This movement is on display thanks to the exhibition case-back, but sadly this also reveals some very poor quality control on the movement itself. There are lots of scratches, dust and dirt on the movement.
I put this watch on my time-grapher and observed roughly +1 spd in the dial up position and +3 spd in the crown up position. So at the very least, it’s keeping great time.
On The Wrist
The 40.5 mm diameter and 45.5 mm lug-to-lug width on a bezel-less case design make this watch appear a bit large on my 6.25″ wrist.
The short lugs help, and the fact that the overall height is only 10.75 mm makes it wear comfortably, even though the lug design may hint at a somewhat unbalanced wrist experience.
This is an easy watch to wear, even though it may appear large on smaller wrists. Medium and large wrists can pull this off with ease.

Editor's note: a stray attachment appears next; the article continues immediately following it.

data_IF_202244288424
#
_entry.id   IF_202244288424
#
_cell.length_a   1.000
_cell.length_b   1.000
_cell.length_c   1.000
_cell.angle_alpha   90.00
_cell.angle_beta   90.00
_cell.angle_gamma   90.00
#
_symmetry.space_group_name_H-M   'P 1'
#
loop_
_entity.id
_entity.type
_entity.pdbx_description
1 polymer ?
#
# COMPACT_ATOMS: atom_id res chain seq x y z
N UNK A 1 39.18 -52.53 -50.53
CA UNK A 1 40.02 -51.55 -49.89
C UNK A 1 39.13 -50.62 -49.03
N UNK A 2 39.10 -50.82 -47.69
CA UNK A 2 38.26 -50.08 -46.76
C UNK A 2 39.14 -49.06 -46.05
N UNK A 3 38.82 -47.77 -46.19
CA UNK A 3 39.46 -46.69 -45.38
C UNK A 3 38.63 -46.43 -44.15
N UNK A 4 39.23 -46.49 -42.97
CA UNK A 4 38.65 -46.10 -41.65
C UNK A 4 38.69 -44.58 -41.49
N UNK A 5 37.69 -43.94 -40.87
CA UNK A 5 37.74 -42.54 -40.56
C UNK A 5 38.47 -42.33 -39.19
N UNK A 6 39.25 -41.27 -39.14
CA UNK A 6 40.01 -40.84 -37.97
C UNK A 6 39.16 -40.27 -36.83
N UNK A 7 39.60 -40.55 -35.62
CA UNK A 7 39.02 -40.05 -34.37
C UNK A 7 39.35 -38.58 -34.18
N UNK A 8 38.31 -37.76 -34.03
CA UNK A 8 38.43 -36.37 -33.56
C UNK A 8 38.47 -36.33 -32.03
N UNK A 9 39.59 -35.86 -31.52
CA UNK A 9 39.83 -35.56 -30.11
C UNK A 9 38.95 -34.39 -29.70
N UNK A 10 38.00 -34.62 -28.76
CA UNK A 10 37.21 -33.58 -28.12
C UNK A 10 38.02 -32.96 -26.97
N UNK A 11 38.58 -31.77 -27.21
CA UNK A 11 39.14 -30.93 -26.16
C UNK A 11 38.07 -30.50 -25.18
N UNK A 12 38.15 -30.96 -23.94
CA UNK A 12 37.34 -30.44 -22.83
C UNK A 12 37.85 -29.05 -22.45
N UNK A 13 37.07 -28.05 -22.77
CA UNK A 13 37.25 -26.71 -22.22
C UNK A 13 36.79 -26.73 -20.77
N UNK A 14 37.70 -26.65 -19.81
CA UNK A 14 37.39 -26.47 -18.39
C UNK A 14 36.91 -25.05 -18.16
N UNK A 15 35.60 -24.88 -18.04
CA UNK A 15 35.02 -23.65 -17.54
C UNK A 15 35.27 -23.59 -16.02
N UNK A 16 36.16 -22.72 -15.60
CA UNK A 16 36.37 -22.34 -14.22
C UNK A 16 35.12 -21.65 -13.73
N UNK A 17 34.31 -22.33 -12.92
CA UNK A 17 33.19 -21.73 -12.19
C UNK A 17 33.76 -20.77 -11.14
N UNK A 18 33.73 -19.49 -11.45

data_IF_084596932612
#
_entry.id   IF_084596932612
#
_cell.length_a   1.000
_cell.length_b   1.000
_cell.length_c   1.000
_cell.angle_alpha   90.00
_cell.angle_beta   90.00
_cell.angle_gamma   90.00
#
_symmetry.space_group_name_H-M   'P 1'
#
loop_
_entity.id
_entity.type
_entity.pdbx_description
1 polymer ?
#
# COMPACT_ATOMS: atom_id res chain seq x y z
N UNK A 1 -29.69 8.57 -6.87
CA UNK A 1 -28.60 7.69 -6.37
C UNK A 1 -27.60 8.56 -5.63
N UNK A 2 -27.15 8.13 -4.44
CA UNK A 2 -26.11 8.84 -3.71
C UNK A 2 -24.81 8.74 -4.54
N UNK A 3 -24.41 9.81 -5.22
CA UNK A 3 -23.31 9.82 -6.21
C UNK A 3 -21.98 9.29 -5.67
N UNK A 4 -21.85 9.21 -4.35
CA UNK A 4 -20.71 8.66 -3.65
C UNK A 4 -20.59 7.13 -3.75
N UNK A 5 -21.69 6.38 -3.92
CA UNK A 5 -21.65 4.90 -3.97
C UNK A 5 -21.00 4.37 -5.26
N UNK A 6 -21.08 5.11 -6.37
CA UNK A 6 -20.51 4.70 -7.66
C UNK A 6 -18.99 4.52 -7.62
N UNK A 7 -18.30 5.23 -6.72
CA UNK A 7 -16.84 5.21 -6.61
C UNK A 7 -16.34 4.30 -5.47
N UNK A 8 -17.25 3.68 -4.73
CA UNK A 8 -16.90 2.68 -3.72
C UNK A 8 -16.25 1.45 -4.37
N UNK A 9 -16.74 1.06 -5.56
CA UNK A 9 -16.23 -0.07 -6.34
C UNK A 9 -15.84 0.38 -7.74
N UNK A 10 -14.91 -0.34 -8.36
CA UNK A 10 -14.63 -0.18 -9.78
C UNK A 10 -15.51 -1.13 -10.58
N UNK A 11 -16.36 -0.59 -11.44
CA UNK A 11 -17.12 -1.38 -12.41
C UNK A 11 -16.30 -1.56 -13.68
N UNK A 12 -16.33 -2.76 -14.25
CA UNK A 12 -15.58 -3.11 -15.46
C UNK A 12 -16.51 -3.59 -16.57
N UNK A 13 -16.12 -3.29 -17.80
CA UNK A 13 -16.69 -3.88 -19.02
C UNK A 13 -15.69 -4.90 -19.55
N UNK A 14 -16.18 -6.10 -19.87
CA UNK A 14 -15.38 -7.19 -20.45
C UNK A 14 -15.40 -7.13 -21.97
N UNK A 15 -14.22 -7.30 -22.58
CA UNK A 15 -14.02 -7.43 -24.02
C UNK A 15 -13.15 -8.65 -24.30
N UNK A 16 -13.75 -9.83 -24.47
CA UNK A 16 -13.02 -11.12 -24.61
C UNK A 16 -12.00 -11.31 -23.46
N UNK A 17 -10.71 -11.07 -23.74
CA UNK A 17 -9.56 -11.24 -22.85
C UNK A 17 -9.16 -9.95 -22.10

Overall, I like this watch a lot. I think it is nice to see different designs in the micro brand arena, and this one is executed quite well. Putting aside that one patch of dust, the dial is actually very, very well finished. And the case looks great too.
At around $550, I think this watch is a good one to buy if you like the design. You’re getting a good movement, good design and something out of the ordinary. Closer to $750, this starts to look less appealing to me. But for those that enjoy the minimalist design aesthetic, and aren’t expecting too much from the night time legibility of this watch, go ahead and give this one a shot.
Thanks for reading!